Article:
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Client Alert: Trademark Modernization Act of 2020

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Key Takeaways To Consider

On December 27, 2020, the Trademark Modernization Act (the “TMA”) became law, as part of the bipartisan coronavirus relief bill. The TMA makes some significant changes to the Lanham Act, several of which became effective immediately, and others of which will go into effect on December 27, 2021. We have summarized the most important provisions of the TMA below.

Trademark Modernization Act of 2020 Key Components

Three key components of the TMA became effective upon passage and are now in effect:

Irreparable Harm Presumption. The TMA has restored the rebuttable presumption of irreparable harm in trademark infringement cases. For decades, courts uniformly held that where a plaintiff established that there was a likelihood of confusion, there was a rebuttable presumption that the plaintiff would suffer irreparable injury without injunctive relief. This presumption was questioned after the U.S. Supreme Court’s opinion in eBay, Inc. MercExchange, 547 U.S. 388 (2006), where the Court held that there was no presumption of irreparable injury in patent infringement cases. After eBay, there was a split among federal appellate courts as to whether there remained a presumption of irreparable injury in trademark infringement cases, with some courts holding that eBay also applied to trademark infringement and there was no presumption of irreparable injury. The TMA has clarified that there is a rebuttable presumption of irreparable injury in trademark infringement cases.

Flexible Response Periods. Currently, there is a six-month deadline for applicants to respond to United States Patent and Trademark Office (“USPTO”) Office Actions refusing registration. Under the TMA, the USPTO will be able to promulgate regulations that could require a shorter time to reply or amend the application. Time periods may vary depending on the ground for the refusal and could be between 60 days and six months. This provision was enacted to speed up the trademark examination process.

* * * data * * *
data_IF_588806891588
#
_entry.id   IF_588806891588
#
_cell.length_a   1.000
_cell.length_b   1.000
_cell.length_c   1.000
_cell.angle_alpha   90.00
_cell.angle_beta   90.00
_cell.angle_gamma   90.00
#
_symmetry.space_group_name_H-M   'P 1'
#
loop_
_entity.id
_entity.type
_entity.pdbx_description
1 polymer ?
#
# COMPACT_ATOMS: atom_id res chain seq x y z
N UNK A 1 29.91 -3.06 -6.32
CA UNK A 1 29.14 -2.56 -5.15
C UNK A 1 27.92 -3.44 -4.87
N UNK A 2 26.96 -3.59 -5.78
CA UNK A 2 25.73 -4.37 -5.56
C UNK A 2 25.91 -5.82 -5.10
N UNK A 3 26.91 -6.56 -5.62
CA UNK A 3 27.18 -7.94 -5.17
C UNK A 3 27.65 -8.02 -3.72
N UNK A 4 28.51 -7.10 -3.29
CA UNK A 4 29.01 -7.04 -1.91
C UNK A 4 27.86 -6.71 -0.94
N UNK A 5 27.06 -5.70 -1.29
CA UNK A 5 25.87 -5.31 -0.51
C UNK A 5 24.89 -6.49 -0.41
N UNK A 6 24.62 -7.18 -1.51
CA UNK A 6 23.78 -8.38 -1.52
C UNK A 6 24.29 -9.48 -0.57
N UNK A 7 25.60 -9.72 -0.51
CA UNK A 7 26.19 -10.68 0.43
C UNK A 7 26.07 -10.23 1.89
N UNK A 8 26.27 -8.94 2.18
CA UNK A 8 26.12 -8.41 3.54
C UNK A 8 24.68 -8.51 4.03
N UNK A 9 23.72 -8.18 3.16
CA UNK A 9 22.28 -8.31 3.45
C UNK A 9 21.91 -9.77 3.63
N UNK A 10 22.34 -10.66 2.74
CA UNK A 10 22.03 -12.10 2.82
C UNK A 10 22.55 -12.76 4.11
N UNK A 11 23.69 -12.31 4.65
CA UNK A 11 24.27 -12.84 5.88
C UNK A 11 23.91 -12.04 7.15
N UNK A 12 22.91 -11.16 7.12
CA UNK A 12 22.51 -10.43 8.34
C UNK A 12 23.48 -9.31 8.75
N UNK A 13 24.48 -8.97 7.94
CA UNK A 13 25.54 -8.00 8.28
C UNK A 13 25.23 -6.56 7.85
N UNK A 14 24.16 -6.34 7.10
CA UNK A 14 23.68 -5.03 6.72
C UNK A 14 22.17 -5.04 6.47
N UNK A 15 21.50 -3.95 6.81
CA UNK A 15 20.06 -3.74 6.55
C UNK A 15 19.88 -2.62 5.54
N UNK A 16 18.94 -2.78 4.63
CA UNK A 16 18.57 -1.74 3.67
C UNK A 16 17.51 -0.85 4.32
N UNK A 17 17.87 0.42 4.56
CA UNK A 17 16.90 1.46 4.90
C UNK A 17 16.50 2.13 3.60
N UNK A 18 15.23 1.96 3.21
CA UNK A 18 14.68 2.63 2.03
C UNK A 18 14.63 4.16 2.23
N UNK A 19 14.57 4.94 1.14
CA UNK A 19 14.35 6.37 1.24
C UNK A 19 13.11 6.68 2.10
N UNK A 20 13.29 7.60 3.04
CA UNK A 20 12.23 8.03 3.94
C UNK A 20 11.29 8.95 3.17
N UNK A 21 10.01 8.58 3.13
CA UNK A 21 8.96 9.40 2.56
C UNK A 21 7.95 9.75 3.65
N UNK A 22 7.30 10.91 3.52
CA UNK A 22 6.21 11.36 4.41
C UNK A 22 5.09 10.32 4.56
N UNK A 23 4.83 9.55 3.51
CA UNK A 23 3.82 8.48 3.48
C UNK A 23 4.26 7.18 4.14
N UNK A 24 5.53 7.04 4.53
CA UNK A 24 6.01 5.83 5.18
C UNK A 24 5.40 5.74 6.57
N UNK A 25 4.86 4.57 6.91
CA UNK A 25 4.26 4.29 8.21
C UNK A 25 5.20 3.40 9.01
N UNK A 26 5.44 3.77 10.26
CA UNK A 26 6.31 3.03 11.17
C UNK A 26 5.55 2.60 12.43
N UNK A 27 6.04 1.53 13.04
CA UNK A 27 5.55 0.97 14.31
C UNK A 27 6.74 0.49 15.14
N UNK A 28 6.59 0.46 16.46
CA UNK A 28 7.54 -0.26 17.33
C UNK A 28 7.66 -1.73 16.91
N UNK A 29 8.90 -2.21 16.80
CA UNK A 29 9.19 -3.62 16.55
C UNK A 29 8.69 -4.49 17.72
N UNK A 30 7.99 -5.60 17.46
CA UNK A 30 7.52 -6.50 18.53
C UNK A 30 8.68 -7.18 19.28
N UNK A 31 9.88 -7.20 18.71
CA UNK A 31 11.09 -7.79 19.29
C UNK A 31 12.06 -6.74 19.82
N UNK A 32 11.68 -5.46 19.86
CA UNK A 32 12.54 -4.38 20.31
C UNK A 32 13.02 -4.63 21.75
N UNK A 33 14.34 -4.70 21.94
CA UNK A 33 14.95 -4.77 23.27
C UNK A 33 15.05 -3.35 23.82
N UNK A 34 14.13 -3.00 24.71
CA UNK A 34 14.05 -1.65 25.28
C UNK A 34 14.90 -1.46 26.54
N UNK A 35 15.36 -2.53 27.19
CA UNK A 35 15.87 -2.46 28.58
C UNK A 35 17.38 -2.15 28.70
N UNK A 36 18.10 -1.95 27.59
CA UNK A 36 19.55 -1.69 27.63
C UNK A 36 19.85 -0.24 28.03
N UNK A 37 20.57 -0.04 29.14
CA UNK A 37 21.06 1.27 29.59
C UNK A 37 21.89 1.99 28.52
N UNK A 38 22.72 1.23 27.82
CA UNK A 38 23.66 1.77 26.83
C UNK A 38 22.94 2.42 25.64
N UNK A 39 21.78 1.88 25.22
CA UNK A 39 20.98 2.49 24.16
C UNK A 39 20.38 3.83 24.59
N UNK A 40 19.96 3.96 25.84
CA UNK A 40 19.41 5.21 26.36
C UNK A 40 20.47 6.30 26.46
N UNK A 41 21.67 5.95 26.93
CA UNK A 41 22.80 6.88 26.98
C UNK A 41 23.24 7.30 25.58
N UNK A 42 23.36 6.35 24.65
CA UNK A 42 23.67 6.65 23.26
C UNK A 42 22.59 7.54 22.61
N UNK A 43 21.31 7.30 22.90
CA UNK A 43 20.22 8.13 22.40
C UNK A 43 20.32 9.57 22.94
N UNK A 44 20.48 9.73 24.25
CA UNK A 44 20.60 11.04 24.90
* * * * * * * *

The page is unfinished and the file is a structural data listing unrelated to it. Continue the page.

Director’s Authority Over the TTAB. In 2019, the Court of Appeals for the Federal Circuit held in Arthrex, Inc. v. Smith & Nephew, Inc., 941 F.3d 1320 (Fed Cir. 2019), that the Patent Trial and Appeal Board judges were “principal officers” who should have undergone Senate confirmation and were therefore unconstitutionally appointed. The Arthrex decision, which will be considered by the Supreme Court next term, also called into question the constitutionality of the appointment of the Trademark Trial and Appeal Board (the “TTAB”) judges. To avoid such a challenge to the TTAB judges, the TMA formalizes the Director’s authority to oversee TTAB decisions, thereby rendering constitutional the appointment of the TTAB judges.

The TMA also enacted the following new procedures, which will become effective on December 27, 2021:

Expungement & Reexamination.The TMA established two new ex parte procedures at the USPTO: expungement and reexamination. The purpose of these provisions is to declutter the U.S. Trademark Register by making it easier to remove registrations for trademarks that are not in use or were registered based on fraudulent specimens of use.

For both of these proceedings, the third-party petition must include supporting evidence and a verified statement explaining the petitioner’s “reasonable investigation” supporting the petition. After receiving a petition, the USPTO Director will determine whether it sets forth a prima facie case. If so, the USPTO will initiate the procedure, and the registrant may respond with its own evidence. The Director can also institute either of these proceedings sua sponte, without a third-party petition. Adverse decisions on expungement or reexamination may be appealed to the TTAB and then to the Court of Appeals for the Federal Circuit.

Letters of Protest. The TMA formalizes Letters of Protest to the USPTO. This procedure allows third parties to submit evidence to be considered when an application is examined. The utility of this provision is unclear because the USPTO codified the Letter of Protest procedure in its regulations, effective January 2, 2021.

As you can see, many of these changes will significantly impact trademark prosecution and litigation in the U.S. going forward. Our Intellectual Property Practice Group is here to assist you and answer any questions you may have as to how these changes will impact your trademark portfolios and enforcement efforts.

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